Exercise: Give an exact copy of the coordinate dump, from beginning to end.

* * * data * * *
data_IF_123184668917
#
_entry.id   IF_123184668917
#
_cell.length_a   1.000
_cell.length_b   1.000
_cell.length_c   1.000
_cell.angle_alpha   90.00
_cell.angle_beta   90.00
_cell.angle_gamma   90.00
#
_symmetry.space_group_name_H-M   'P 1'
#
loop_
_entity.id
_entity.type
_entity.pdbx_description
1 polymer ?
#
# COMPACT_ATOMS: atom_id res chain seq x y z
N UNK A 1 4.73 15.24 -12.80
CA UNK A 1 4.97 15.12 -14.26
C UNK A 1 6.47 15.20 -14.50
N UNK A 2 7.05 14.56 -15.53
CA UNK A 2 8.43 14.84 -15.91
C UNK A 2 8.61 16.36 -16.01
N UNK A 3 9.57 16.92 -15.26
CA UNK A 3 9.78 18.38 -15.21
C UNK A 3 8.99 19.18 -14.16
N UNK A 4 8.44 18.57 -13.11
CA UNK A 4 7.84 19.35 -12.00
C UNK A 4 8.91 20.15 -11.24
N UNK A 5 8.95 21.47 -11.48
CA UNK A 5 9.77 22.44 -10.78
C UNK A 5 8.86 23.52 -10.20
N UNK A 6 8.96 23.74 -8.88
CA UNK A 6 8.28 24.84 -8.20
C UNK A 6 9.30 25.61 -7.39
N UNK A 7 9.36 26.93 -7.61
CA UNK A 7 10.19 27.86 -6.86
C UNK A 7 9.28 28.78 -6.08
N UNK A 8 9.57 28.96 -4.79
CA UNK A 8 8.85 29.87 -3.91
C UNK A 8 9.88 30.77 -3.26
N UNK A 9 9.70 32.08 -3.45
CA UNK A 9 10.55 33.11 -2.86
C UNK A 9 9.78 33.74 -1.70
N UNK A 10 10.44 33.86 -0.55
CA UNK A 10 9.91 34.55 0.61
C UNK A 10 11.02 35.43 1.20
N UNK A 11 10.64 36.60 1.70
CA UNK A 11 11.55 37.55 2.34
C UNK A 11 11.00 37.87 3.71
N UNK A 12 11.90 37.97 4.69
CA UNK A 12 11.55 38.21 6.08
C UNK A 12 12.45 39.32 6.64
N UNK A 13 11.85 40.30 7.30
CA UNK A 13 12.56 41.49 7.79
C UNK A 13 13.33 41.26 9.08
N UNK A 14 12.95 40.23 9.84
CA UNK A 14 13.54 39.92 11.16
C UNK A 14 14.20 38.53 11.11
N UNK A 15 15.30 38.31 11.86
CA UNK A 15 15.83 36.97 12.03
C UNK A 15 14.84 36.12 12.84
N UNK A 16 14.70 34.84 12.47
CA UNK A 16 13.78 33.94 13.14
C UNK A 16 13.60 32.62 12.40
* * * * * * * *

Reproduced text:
data_IF_123184668917
#
_entry.id   IF_123184668917
#
_cell.length_a   1.000
_cell.length_b   1.000
_cell.length_c   1.000
_cell.angle_alpha   90.00
_cell.angle_beta   90.00
_cell.angle_gamma   90.00
#
_symmetry.space_group_name_H-M   'P 1'
#
loop_
_entity.id
_entity.type
_entity.pdbx_description
1 polymer ?
#
# COMPACT_ATOMS: atom_id res chain seq x y z
N UNK A 1 4.73 15.24 -12.80
CA UNK A 1 4.97 15.12 -14.26
C UNK A 1 6.47 15.20 -14.50
N UNK A 2 7.05 14.56 -15.53
CA UNK A 2 8.43 14.84 -15.91
C UNK A 2 8.61 16.36 -16.01
N UNK A 3 9.57 16.92 -15.26
CA UNK A 3 9.78 18.38 -15.21
C UNK A 3 8.99 19.18 -14.16
N UNK A 4 8.44 18.57 -13.11
CA UNK A 4 7.84 19.35 -12.00
C UNK A 4 8.91 20.15 -11.24
N UNK A 5 8.95 21.47 -11.48
CA UNK A 5 9.77 22.44 -10.78
C UNK A 5 8.86 23.52 -10.20
N UNK A 6 8.96 23.74 -8.88
CA UNK A 6 8.28 24.84 -8.20
C UNK A 6 9.30 25.61 -7.39
N UNK A 7 9.36 26.93 -7.61
CA UNK A 7 10.19 27.86 -6.86
C UNK A 7 9.28 28.78 -6.08
N UNK A 8 9.57 28.96 -4.79
CA UNK A 8 8.85 29.87 -3.91
C UNK A 8 9.88 30.77 -3.26
N UNK A 9 9.70 32.08 -3.45
CA UNK A 9 10.55 33.11 -2.86
C UNK A 9 9.78 33.74 -1.70
N UNK A 10 10.44 33.86 -0.55
CA UNK A 10 9.91 34.55 0.61
C UNK A 10 11.02 35.43 1.20
N UNK A 11 10.64 36.60 1.70
CA UNK A 11 11.55 37.55 2.34
C UNK A 11 11.00 37.87 3.71
N UNK A 12 11.90 37.97 4.69
CA UNK A 12 11.55 38.21 6.08
C UNK A 12 12.45 39.32 6.64
N UNK A 13 11.85 40.30 7.30
CA UNK A 13 12.56 41.49 7.79
C UNK A 13 13.33 41.26 9.08
N UNK A 14 12.95 40.23 9.84
CA UNK A 14 13.54 39.92 11.16
C UNK A 14 14.20 38.53 11.11
N UNK A 15 15.30 38.31 11.86
CA UNK A 15 15.83 36.97 12.03
C UNK A 15 14.84 36.12 12.84
N UNK A 16 14.70 34.84 12.47
CA UNK A 16 13.78 33.94 13.14
C UNK A 16 13.60 32.62 12.40